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The Gut-Brain Axis: How Stress Affects Digestive Health

IBS, mind-gut axis, digestive health, gi plano, gi frisco, gi dallas, gi mckinney, gi allen, gi the colony, gi prosper, gastroenterology plano, gastroenteroogy frisco, gastroenterology dallas

As a gastroenterologist, I often see firsthand the toll that stress can take on the gastrointestinal (GI) system. The brain and the gut have a very intimate relationship known as the gut-brain axis. When we experience chronic stress or difficult emotions, it can throw off the normal balance of digestive function, leading to common problems like irritable bowel syndrome (IBS), ulcer-type symptoms, and dyspepsia. In this article, I'll explain the science behind the mind-gut interaction and offer stress management tips to improve gut health.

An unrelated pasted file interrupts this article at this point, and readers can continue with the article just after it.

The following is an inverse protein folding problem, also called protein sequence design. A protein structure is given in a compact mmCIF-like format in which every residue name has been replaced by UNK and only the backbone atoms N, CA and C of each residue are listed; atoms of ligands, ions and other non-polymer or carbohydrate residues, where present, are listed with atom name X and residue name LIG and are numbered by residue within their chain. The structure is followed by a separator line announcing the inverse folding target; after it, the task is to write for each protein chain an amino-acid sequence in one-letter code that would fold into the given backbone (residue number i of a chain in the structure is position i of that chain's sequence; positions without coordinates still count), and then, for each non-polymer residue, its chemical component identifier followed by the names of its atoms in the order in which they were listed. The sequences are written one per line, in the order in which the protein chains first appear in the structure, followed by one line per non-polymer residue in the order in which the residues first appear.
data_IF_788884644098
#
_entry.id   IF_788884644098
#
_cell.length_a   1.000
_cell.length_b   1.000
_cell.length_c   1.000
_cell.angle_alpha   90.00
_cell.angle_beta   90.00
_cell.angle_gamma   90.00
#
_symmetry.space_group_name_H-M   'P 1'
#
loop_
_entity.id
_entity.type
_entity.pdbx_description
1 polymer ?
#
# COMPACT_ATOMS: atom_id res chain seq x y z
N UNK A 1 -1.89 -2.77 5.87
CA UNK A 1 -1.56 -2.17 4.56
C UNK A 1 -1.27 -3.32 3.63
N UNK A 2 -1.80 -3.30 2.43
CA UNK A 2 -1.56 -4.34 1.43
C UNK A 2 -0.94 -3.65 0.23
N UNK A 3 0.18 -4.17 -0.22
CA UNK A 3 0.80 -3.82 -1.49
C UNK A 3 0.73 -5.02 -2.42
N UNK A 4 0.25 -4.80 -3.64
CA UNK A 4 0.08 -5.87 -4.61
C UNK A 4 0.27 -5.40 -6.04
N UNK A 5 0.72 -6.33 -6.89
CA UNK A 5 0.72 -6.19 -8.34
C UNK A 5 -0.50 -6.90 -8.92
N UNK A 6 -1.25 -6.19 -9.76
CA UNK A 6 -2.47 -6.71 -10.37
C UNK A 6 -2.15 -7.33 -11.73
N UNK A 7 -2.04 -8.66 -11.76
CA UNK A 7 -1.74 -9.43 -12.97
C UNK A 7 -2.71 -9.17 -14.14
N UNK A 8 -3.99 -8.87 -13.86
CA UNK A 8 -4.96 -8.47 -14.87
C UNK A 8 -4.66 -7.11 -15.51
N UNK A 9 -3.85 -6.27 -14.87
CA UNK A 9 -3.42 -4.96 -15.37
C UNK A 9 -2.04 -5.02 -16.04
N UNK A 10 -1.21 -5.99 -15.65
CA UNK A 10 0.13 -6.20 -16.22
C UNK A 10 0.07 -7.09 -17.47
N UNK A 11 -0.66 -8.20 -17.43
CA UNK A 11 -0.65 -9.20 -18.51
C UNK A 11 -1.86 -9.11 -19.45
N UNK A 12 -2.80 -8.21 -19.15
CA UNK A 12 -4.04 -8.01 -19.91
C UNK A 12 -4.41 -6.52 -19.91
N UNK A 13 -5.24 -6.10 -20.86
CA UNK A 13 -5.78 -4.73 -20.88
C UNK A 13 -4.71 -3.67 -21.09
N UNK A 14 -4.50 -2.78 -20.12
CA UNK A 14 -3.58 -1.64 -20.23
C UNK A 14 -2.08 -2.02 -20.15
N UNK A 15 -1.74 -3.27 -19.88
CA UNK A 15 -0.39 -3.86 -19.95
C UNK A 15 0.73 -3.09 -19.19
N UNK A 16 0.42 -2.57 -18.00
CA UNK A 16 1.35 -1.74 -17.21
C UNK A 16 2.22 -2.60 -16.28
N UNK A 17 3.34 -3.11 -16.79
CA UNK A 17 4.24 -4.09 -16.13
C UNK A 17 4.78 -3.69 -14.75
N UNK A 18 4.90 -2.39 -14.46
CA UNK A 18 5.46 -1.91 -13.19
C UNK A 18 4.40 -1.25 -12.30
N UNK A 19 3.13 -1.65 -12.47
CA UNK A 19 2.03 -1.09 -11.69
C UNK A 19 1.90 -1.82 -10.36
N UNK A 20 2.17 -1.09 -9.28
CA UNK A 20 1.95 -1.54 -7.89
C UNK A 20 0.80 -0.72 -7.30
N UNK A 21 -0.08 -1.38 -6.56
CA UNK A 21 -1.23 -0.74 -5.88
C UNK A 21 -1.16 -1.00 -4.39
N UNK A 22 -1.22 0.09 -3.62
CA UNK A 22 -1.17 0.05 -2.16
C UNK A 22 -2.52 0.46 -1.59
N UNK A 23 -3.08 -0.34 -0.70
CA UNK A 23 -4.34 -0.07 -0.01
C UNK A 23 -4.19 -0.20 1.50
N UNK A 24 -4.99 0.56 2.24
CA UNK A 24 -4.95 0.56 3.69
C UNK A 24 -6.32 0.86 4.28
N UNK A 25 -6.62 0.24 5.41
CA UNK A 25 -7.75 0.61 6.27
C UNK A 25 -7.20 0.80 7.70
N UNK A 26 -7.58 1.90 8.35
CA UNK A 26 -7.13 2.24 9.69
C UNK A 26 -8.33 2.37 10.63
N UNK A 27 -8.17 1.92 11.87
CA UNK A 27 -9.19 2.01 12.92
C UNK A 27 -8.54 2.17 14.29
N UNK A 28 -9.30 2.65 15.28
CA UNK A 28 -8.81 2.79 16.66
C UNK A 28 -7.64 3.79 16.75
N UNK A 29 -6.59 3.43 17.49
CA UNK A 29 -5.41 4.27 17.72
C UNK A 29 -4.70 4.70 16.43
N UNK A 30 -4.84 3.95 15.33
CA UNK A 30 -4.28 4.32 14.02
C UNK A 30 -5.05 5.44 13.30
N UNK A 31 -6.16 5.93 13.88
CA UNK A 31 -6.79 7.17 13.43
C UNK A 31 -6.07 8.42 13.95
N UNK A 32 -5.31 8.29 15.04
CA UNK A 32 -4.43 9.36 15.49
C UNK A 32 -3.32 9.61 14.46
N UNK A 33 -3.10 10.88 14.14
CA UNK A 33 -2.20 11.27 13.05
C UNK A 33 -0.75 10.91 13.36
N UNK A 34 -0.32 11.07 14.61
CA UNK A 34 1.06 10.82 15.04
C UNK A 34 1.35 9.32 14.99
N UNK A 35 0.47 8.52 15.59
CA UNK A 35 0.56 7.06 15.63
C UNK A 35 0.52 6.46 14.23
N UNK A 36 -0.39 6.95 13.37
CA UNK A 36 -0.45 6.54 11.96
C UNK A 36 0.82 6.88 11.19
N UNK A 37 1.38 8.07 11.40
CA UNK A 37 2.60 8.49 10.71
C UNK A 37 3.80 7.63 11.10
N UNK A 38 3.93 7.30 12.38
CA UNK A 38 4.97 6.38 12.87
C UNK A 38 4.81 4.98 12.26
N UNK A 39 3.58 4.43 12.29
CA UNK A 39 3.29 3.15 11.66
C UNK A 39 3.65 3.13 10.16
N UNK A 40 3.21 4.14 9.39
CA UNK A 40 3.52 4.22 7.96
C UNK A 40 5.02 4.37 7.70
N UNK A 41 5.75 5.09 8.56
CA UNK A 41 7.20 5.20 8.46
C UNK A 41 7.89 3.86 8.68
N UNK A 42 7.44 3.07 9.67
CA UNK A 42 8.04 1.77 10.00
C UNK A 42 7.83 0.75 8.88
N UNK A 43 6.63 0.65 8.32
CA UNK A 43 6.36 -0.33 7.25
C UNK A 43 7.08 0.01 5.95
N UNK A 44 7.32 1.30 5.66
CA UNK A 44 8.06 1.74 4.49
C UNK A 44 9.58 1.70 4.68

The Mind-Gut Connection

The gastrointestinal tract is often called the "second brain" due to the 500 million neurons found in the enteric nervous system. This ‘little brain’ in the gut communicates back and forth with the big brain via the vagus nerve, hormones, and inflammatory cytokines [1].

When we perceive psychological or emotional stress, the hypothalamic-pituitary-adrenal (HPA) axis triggers the release of cortisol and other stress hormones. These hormones influence gut function and integrity. Cortisol increases gastric acid secretion and gut permeability (often referred to as "leaky gut"), allowing substances to pass into the bloodstream that normally wouldn't [2].

Stress disrupts the normal gut microbiome balance, decreasing beneficial bacteria like Lactobacillus. It also increases immune system activity which promotes inflammation in the GI tract [3]. This cascade of events from stress can manifest in a variety of digestive complaints: